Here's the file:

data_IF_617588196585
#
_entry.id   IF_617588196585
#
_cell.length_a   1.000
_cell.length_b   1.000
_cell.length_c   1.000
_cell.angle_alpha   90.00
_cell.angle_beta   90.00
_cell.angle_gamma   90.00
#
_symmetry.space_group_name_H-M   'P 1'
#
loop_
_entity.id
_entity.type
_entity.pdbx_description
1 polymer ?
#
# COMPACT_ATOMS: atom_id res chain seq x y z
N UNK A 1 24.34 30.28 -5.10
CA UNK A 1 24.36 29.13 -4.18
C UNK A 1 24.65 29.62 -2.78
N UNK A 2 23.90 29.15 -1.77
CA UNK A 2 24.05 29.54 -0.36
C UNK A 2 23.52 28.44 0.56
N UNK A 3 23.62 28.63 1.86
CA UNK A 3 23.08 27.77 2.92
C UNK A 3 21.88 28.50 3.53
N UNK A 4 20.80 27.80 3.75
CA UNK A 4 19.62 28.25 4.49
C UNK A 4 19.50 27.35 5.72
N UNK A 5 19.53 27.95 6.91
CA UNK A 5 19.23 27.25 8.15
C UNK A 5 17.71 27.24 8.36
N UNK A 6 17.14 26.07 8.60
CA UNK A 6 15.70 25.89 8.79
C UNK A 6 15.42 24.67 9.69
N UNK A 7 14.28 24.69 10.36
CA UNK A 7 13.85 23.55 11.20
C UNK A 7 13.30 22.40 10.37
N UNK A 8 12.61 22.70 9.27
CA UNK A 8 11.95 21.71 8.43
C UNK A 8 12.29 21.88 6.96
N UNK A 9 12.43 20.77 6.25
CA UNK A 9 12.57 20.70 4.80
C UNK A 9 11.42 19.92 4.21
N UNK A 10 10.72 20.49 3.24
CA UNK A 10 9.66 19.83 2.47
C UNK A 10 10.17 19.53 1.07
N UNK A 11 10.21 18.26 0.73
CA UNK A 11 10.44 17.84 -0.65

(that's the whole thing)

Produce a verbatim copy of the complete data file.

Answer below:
data_IF_617588196585
#
_entry.id   IF_617588196585
#
_cell.length_a   1.000
_cell.length_b   1.000
_cell.length_c   1.000
_cell.angle_alpha   90.00
_cell.angle_beta   90.00
_cell.angle_gamma   90.00
#
_symmetry.space_group_name_H-M   'P 1'
#
loop_
_entity.id
_entity.type
_entity.pdbx_description
1 polymer ?
#
# COMPACT_ATOMS: atom_id res chain seq x y z
N UNK A 1 24.34 30.28 -5.10
CA UNK A 1 24.36 29.13 -4.18
C UNK A 1 24.65 29.62 -2.78
N UNK A 2 23.90 29.15 -1.77
CA UNK A 2 24.05 29.54 -0.36
C UNK A 2 23.52 28.44 0.56
N UNK A 3 23.62 28.63 1.86
CA UNK A 3 23.08 27.77 2.92
C UNK A 3 21.88 28.50 3.53
N UNK A 4 20.80 27.80 3.75
CA UNK A 4 19.62 28.25 4.49
C UNK A 4 19.50 27.35 5.72
N UNK A 5 19.53 27.95 6.91
CA UNK A 5 19.23 27.25 8.15
C UNK A 5 17.71 27.24 8.36
N UNK A 6 17.14 26.07 8.60
CA UNK A 6 15.70 25.89 8.79
C UNK A 6 15.42 24.67 9.69
N UNK A 7 14.28 24.69 10.36
CA UNK A 7 13.85 23.55 11.20
C UNK A 7 13.30 22.40 10.37
N UNK A 8 12.61 22.70 9.27
CA UNK A 8 11.95 21.71 8.43
C UNK A 8 12.29 21.88 6.96
N UNK A 9 12.43 20.77 6.25
CA UNK A 9 12.57 20.70 4.80
C UNK A 9 11.42 19.92 4.21
N UNK A 10 10.72 20.49 3.24
CA UNK A 10 9.66 19.83 2.47
C UNK A 10 10.17 19.53 1.07
N UNK A 11 10.21 18.26 0.73
CA UNK A 11 10.44 17.84 -0.65